Yet growing the food is the least of it: only a fifth of the total energy used to feed us is consumed on the farm; the rest is spent processing the food and moving it around. At least in terms of the fuel burned to get it from the farm to my table, there's little reason to think my Cascadian Farm TV dinner or Earthbound Farm spring mix salad is any more sustainable than a conventional TV dinner or salad would have been.
The Omnivore's Dilemma: A Natural History of Four Meals by Michael Pollan
pg. 266 - 269
The fact that the nutritional quality of a given food (and of that food's food) can vary not just in degree but in kind throws a big wrench into an industrial food chain, the very premise of which is that beef is beef and salmon salmon. It also throws a new light on the whole question of cost, for if quality matters so much more than quantity, then the price of a food may bear little relation to the value of the nutrients in it. If units of omega-3s and beta carotene and vitamin E are what an egg shopper is really after, then Joel's $2.20 a dozen pastured eggs actually represent a much better deal than the $0.79 a dozen industrial eggs at the supermarket. As long as one egg looks pretty much like another, all the chickens like chicken, and beef beef, the substitution of quantity for quality will go on unnoticed by most consumers, but it is becoming increasingly apparent to anyone with an electron microscope or a mass spectrometer that, truly, this is not the same food.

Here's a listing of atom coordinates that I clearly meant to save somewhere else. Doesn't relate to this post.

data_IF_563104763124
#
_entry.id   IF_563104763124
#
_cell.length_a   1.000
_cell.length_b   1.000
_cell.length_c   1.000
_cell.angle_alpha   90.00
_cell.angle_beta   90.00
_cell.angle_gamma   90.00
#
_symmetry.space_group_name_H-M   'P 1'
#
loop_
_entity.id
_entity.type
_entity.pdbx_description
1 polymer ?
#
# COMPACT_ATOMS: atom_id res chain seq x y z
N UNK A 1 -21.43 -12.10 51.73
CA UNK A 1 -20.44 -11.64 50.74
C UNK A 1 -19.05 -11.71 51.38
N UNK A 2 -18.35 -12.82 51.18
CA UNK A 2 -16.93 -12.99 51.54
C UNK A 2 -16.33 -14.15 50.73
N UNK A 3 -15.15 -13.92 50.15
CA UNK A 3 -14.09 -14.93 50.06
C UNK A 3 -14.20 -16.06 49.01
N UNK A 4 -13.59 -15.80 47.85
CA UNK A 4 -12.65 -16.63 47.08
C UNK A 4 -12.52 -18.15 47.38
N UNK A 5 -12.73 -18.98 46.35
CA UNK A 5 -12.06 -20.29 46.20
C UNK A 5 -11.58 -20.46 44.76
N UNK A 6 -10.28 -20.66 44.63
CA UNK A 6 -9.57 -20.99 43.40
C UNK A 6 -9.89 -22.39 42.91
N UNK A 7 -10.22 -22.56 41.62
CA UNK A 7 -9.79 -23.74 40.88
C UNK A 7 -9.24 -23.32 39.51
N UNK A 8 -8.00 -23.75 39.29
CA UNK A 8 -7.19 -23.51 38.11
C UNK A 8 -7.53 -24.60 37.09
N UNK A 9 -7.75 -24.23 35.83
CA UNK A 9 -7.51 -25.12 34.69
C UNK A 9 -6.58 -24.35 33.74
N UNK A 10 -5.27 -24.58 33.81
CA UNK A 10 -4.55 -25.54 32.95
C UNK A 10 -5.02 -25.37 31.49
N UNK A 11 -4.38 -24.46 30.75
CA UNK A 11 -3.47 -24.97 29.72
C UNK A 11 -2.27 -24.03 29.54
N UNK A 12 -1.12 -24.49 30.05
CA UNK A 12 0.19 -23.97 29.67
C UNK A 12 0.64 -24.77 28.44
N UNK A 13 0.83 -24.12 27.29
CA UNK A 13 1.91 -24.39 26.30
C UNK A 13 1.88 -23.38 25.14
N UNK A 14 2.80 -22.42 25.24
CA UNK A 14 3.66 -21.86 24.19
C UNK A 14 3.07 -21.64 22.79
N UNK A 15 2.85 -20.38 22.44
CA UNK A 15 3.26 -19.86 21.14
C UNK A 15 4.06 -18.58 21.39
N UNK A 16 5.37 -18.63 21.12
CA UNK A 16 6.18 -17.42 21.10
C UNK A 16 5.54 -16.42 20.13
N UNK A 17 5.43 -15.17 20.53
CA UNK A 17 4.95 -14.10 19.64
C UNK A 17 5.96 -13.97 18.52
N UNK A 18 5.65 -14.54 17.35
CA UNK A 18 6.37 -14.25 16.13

--
Just sayin' :O)
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Of course. And that is why most of the vegies we ate last summer were very very localy sourced organic ;). Unfortunately, there is no way I could feed my family 100% from my small garden. :(
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On Wed, 07 Dec 2011 14:41:25 -0500, Derald wrote:

The explanation that the Wampanoags at Plymouth Plantation gave was that the squash keeps the weeds down and the beans add nitrogen to the soil. Squash has very large leaves so I can see how they would act as a kind of mulch. The nitrogen fixing properties are a long term effect, it's not necessary for the peas and beans to provide nitrogen for this years crop, it's value is that they add it to the soil for future crops. Crop rotation has the same effect, you plant a nitrogen using crop like grains one year, and nitrogen producing crops like legumes the next year. Three sisters just does it all at once.
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Derald wrote:

The cycle goes on for many years so the nitrogen from the legume applies to next year's planting. Whether it's enough when planting all three together is an interesting question. It's certainly a better sitution than planting corn and/or squash year after year in the same location.